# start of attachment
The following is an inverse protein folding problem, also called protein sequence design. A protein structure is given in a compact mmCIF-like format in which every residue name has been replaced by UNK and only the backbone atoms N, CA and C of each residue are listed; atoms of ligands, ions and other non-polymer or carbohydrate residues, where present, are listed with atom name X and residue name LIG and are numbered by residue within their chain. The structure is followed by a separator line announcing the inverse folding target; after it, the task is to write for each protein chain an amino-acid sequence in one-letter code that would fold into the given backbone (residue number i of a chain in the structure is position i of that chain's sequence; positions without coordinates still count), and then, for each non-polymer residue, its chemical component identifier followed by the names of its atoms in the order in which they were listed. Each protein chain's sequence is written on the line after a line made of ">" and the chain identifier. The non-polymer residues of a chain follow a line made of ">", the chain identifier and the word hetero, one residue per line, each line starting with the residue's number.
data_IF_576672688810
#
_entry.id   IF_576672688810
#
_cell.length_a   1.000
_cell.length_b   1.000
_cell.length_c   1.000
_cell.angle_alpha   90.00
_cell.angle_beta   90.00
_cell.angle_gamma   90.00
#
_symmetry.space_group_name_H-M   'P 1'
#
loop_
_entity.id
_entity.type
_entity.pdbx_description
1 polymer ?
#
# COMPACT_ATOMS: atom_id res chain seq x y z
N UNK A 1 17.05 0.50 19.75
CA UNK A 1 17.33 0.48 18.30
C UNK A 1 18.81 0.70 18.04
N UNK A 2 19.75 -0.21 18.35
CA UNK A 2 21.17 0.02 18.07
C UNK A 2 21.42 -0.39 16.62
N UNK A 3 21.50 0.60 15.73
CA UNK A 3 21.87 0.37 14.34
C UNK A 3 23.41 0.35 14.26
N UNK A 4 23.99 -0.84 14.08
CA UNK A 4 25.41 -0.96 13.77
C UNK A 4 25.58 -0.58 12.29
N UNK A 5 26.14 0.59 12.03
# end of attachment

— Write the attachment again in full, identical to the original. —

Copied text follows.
The following is an inverse protein folding problem, also called protein sequence design. A protein structure is given in a compact mmCIF-like format in which every residue name has been replaced by UNK and only the backbone atoms N, CA and C of each residue are listed; atoms of ligands, ions and other non-polymer or carbohydrate residues, where present, are listed with atom name X and residue name LIG and are numbered by residue within their chain. The structure is followed by a separator line announcing the inverse folding target; after it, the task is to write for each protein chain an amino-acid sequence in one-letter code that would fold into the given backbone (residue number i of a chain in the structure is position i of that chain's sequence; positions without coordinates still count), and then, for each non-polymer residue, its chemical component identifier followed by the names of its atoms in the order in which they were listed. Each protein chain's sequence is written on the line after a line made of ">" and the chain identifier. The non-polymer residues of a chain follow a line made of ">", the chain identifier and the word hetero, one residue per line, each line starting with the residue's number.
data_IF_576672688810
#
_entry.id   IF_576672688810
#
_cell.length_a   1.000
_cell.length_b   1.000
_cell.length_c   1.000
_cell.angle_alpha   90.00
_cell.angle_beta   90.00
_cell.angle_gamma   90.00
#
_symmetry.space_group_name_H-M   'P 1'
#
loop_
_entity.id
_entity.type
_entity.pdbx_description
1 polymer ?
#
# COMPACT_ATOMS: atom_id res chain seq x y z
N UNK A 1 17.05 0.50 19.75
CA UNK A 1 17.33 0.48 18.30
C UNK A 1 18.81 0.70 18.04
N UNK A 2 19.75 -0.21 18.35
CA UNK A 2 21.17 0.02 18.07
C UNK A 2 21.42 -0.39 16.62
N UNK A 3 21.50 0.60 15.73
CA UNK A 3 21.87 0.37 14.34
C UNK A 3 23.41 0.35 14.26
N UNK A 4 23.99 -0.84 14.08
CA UNK A 4 25.41 -0.96 13.77
C UNK A 4 25.58 -0.58 12.29
N UNK A 5 26.14 0.59 12.03